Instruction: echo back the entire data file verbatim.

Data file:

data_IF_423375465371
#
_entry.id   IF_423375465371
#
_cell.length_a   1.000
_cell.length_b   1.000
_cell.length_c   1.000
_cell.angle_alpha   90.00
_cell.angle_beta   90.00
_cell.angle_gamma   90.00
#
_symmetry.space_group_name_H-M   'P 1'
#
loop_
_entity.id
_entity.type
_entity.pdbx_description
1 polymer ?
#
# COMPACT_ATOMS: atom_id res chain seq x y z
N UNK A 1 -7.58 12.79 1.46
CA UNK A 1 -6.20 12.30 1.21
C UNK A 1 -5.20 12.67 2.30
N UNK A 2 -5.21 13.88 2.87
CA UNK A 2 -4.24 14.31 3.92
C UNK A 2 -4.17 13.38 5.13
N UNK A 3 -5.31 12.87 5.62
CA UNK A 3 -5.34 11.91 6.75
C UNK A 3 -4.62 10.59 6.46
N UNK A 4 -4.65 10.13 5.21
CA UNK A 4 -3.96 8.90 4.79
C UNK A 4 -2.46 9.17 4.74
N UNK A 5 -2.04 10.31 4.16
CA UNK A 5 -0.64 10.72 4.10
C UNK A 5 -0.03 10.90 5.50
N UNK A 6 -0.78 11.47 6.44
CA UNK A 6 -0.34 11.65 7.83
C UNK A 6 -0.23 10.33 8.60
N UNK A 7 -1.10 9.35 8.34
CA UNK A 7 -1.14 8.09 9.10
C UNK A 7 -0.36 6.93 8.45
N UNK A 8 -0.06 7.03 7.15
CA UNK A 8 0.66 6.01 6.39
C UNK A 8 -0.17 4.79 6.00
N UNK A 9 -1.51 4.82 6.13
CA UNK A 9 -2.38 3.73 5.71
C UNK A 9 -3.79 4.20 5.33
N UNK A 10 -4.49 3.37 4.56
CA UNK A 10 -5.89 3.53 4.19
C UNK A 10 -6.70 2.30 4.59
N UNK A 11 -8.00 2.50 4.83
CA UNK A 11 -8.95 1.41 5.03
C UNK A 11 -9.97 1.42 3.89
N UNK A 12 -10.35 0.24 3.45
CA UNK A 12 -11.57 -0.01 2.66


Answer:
data_IF_423375465371
#
_entry.id   IF_423375465371
#
_cell.length_a   1.000
_cell.length_b   1.000
_cell.length_c   1.000
_cell.angle_alpha   90.00
_cell.angle_beta   90.00
_cell.angle_gamma   90.00
#
_symmetry.space_group_name_H-M   'P 1'
#
loop_
_entity.id
_entity.type
_entity.pdbx_description
1 polymer ?
#
# COMPACT_ATOMS: atom_id res chain seq x y z
N UNK A 1 -7.58 12.79 1.46
CA UNK A 1 -6.20 12.30 1.21
C UNK A 1 -5.20 12.67 2.30
N UNK A 2 -5.21 13.88 2.87
CA UNK A 2 -4.24 14.31 3.92
C UNK A 2 -4.17 13.38 5.13
N UNK A 3 -5.31 12.87 5.62
CA UNK A 3 -5.34 11.91 6.75
C UNK A 3 -4.62 10.59 6.46
N UNK A 4 -4.65 10.13 5.21
CA UNK A 4 -3.96 8.90 4.79
C UNK A 4 -2.46 9.17 4.74
N UNK A 5 -2.04 10.31 4.16
CA UNK A 5 -0.64 10.72 4.10
C UNK A 5 -0.03 10.90 5.50
N UNK A 6 -0.78 11.47 6.44
CA UNK A 6 -0.34 11.65 7.83
C UNK A 6 -0.23 10.33 8.60
N UNK A 7 -1.10 9.35 8.34
CA UNK A 7 -1.14 8.09 9.10
C UNK A 7 -0.36 6.93 8.45
N UNK A 8 -0.06 7.03 7.15
CA UNK A 8 0.66 6.01 6.39
C UNK A 8 -0.17 4.79 6.00
N UNK A 9 -1.51 4.82 6.13
CA UNK A 9 -2.38 3.73 5.71
C UNK A 9 -3.79 4.20 5.33
N UNK A 10 -4.49 3.37 4.56
CA UNK A 10 -5.89 3.53 4.19
C UNK A 10 -6.70 2.30 4.59
N UNK A 11 -8.00 2.50 4.83
CA UNK A 11 -8.95 1.41 5.03
C UNK A 11 -9.97 1.42 3.89
N UNK A 12 -10.35 0.24 3.45
CA UNK A 12 -11.57 -0.01 2.66